Do You Take Omega 3 Fish Oils? Are You Taking Enough?


After reading this post see this link for an UPDATE: Should I Take Fish Oils – or Not

The American Heart Association recommends that patients with elevated triglycerides take 2 to 4 grams (that’s 2000 to 4000 mgs) of omega 3 fish oils a day. In my practice, I recommend 4 grams per day for almost everyone – particularly those people with abnormal cholesterol profiles, Metabolic Syndrome, diabetes, and/or cardiovascular disease.

That’s the dose I take myself – for prevention – even though my cholesterol profile is normal. But when I ask my patients how much they take, most of the time they say “one a day” – and that is not enough. More omega 3s are better than not enough.

First, what are omega 3s and what do they do?

Omega 3 fish oils contain essential fatty acids our bodies need but can not produce – that’s why we have to get them from our diet and why they they are called essential!

Omega 3s beneficial health effects are:

  • lowering triglycerides.
  • lowering blood pressure (but only slightly).
  • decreasing inflammation.
  • slowing the progression of plaque (also known as “hardening of the arteries”) in blood vessels.
  • decreasing clotting tendencies.
  • improving brain function.
  • decreasing the risk of heart attack and stroke.
  • perhaps decreasing heart arrythmias (or irregular heart beats) – but that is still under study.

The three most important omega 3s fatty acids are:

  • eicosapentaenoic acid (EPA)
  • docosahexaenoic acid (DHA)
  • alpha-linolenic acid (ALA)

How do you get enough omega 3s?

One way is to eat foods that contain high amounts of omega 3s. Oily fishes such as salmon, halibut, albacore tuna, sardines, mackerel, herring and trout are good sources of EPA and DHA. There is ALA in nuts like walnuts and oils such as flaxseed, canola, and olive – but ALA, though a healthy fat, has only a fraction of the beneficial effects that EPA and DHA have.

Most Americans get more omega 6 fatty acids than omega 3s in their diets. Omega 6s are found in vegetable oils containing linoleic acid including corn, safflower, sesame, soybean, sunflower, walnut, and wheat germ.

Since omega 3s and omega 6s compete with each other to be converted by the body, you can increase how much omega 3s you get either by reducing your intake of omega 6 fatty acids or increasing your intake omega-3 fatty acids.

Omega 3 dietary supplements come in either 1000 mg capsules or 1200 mg capsules. The benefit of supplements is that, if purchased from a reputable manufacturer, they have gone through a purification process to remove any mercury, heavy metals, PCBs and other contaminants that may be present in the fish themselves.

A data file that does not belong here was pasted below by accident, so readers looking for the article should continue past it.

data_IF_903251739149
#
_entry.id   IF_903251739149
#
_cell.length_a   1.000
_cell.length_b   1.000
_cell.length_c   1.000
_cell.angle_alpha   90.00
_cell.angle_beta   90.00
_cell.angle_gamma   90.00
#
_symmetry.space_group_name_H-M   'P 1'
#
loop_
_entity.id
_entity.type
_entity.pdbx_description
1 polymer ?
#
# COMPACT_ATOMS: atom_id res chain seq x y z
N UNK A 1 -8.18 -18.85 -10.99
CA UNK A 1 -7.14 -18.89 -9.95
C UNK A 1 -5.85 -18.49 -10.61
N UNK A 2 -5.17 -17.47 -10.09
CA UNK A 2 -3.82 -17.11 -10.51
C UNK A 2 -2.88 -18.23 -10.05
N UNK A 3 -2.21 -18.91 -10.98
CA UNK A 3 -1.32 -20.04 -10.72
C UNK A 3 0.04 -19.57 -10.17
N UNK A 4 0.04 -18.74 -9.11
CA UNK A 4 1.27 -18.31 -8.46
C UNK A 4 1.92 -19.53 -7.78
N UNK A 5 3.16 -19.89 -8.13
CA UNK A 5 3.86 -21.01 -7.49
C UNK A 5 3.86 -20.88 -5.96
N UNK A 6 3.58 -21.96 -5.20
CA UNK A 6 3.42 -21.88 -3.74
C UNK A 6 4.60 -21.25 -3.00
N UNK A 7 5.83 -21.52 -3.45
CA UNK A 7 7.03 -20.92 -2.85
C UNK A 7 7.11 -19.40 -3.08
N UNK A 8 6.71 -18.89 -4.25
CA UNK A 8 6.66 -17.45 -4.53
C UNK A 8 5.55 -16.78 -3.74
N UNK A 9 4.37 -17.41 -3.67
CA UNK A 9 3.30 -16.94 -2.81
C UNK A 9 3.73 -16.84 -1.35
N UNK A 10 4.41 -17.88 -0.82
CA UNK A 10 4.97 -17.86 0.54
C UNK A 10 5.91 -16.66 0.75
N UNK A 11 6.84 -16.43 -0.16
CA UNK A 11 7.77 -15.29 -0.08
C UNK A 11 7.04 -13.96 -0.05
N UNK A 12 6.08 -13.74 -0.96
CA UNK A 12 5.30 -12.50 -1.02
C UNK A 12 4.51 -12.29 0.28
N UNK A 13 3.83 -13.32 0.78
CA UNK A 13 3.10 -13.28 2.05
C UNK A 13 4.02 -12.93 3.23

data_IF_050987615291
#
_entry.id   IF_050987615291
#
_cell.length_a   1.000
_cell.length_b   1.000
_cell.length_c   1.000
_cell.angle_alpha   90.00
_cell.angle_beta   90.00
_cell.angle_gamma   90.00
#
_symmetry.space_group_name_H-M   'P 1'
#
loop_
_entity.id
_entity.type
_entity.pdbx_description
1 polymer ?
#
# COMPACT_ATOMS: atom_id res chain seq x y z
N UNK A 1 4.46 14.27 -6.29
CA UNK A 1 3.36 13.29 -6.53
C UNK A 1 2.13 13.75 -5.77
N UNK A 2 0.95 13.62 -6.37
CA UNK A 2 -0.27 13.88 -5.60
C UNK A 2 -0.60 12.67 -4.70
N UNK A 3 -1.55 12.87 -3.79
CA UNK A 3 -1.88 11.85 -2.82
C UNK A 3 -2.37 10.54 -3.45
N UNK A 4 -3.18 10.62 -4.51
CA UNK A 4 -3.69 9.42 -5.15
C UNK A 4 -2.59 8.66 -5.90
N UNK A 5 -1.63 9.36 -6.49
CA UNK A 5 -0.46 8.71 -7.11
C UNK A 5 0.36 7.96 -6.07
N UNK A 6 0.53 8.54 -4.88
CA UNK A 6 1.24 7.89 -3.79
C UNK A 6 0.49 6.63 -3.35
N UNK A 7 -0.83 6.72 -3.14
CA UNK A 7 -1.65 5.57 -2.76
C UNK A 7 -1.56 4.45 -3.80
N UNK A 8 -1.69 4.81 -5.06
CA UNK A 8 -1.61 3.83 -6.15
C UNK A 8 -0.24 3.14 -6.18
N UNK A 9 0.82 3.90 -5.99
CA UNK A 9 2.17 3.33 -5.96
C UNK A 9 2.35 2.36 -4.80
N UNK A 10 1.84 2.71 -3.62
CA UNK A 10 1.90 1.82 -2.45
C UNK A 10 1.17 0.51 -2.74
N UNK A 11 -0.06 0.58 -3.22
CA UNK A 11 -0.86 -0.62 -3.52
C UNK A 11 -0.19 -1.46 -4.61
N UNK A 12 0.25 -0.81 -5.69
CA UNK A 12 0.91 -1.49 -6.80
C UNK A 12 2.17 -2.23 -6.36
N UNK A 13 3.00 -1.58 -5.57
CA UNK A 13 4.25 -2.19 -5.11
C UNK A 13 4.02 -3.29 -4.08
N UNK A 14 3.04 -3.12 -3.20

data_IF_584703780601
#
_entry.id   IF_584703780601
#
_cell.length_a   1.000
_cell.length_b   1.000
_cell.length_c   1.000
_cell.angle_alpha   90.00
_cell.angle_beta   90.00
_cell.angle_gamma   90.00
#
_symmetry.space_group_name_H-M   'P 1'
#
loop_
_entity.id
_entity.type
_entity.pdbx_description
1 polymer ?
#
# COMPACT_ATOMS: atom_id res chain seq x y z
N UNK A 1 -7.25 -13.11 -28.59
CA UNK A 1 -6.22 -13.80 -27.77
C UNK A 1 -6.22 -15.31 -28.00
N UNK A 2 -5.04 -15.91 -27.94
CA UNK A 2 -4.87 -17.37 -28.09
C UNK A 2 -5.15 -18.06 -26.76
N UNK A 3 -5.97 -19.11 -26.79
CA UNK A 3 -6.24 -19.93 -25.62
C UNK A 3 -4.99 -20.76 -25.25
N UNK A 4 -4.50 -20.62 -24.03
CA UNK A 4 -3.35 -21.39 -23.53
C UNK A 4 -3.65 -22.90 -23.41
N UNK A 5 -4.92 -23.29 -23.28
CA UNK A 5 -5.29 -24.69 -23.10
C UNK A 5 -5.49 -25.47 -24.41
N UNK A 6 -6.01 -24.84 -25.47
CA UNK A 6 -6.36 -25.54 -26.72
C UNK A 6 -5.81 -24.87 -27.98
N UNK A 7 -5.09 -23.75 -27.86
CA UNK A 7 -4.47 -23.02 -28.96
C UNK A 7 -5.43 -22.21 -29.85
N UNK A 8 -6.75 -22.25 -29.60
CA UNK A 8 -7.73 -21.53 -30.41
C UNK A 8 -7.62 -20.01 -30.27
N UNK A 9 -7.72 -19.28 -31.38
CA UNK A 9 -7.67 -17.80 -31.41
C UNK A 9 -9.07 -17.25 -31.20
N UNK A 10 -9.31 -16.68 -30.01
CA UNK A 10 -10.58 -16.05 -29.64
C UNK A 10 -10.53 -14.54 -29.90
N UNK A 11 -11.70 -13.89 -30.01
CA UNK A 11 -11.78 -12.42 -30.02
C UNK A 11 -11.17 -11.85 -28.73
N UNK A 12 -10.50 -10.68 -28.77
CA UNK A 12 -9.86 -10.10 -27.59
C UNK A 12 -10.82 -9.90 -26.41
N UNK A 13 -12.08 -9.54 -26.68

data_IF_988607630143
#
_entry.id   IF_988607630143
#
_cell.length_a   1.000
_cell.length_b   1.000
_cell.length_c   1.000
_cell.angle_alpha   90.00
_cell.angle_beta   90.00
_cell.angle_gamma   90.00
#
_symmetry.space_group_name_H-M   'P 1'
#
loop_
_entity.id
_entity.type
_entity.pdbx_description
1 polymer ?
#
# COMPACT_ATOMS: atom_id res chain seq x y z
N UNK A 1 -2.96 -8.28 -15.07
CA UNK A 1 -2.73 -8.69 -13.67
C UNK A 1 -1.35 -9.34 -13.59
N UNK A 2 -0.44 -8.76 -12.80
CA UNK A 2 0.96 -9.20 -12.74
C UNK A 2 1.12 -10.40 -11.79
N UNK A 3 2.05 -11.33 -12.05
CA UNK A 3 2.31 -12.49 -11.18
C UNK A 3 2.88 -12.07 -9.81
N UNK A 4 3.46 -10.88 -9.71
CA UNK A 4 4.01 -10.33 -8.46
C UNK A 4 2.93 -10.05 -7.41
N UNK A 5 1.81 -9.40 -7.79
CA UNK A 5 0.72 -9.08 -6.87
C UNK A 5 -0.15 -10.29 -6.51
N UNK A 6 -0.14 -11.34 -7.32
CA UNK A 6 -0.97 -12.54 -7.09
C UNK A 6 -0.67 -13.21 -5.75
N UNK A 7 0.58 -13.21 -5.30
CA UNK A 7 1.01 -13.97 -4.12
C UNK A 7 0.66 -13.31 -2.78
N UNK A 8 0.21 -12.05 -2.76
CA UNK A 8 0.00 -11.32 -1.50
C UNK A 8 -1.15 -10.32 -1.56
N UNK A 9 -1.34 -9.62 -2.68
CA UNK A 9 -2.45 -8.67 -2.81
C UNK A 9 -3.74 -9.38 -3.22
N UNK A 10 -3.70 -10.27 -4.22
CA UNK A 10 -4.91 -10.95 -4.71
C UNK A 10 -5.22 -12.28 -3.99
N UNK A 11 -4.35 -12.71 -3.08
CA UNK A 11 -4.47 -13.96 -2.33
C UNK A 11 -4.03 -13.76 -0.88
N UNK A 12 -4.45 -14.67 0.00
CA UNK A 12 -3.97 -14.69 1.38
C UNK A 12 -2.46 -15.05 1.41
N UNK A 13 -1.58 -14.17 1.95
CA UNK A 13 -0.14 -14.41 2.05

How much is enough?

If you have high triglycerides, high blood pressure, are on medication for either of them or have other cardiovascular risks (i.e. Metabolic Syndrome or diabetes, for example), 4 grams, which is equal to 4000mgs per day is optimum.

Take either two 1000 mg capsules in the morning and two 1000 mgs capsules at night or take four 1000 mg capsules together following a meal. (I take four 1000 mg capsules after my evening meal along with my other vitamins.) If the supplement you buy is 1200 mgs then take three capsules a day.

In my clinical practice, I see much more dramatic improvements in cholesterol profiles at the 4 gram/4000 mg dose of omega 3s than at 2 grams/2000 mg or less. So if you are going to take them at all – take enough to get the effect you are seeking.

Are there side effects?

The most common complaint I hear from people about omega 3s is a fishy after taste with some supplements. I have not found this with the high quality (but not expensive one) that I buy at a health food store. For those people I recommend trying another brand. Also, if you keep the capsules in the refrigerator – that helps, too.

Because omega 3s reduce clotting there is some risk of bleeding, though I have not observed this in clinical practice. If you are planning surgery, discontinue them 7 to 14 days before your procedure and resume them again after. If you are on blood thinners such as Coumadin/warfarin make sure you keep up with your protime blood tests to monitor your medication dosage. Be sure to discuss all your medications and supplements with your health provider.

A fish oil by prescription.

For people with good insurance there is a fish oil capsule by prescription called Lovaza (it used to be called Omacor but they changed the name).

This is a pharmaceutical grade fish oil meaning, unlike over the counter supplements, it is produced with the oversite of the FDA (Federal Drug Administration) to insure quality. Dietary supplements are not subject to this FDA oversite. The dose is the same – 4 grams or 4000 mgs per day. If you don’t have insurance that covers, it is expensive so just buy over the counter high quality supplements.

Quality fish oil supplements are very affordable considering the potential benefit to be gained by taking them. There is strong scientific and clinical evidence behind making fish oils a part of your daily health and nutrition plan.

So – don’t stop at a half dose, take the full 4 grams/4000 mgs a day to get the full benefit from omega 3 fish oils – OK?

Other Resources on Omega 3s:

U.S. National Library of Medicine

American Heart Association

This information is offered for educational purposes only and is not intended to diagnose, prescribe or treat. For that please seek direct care from a health professional.

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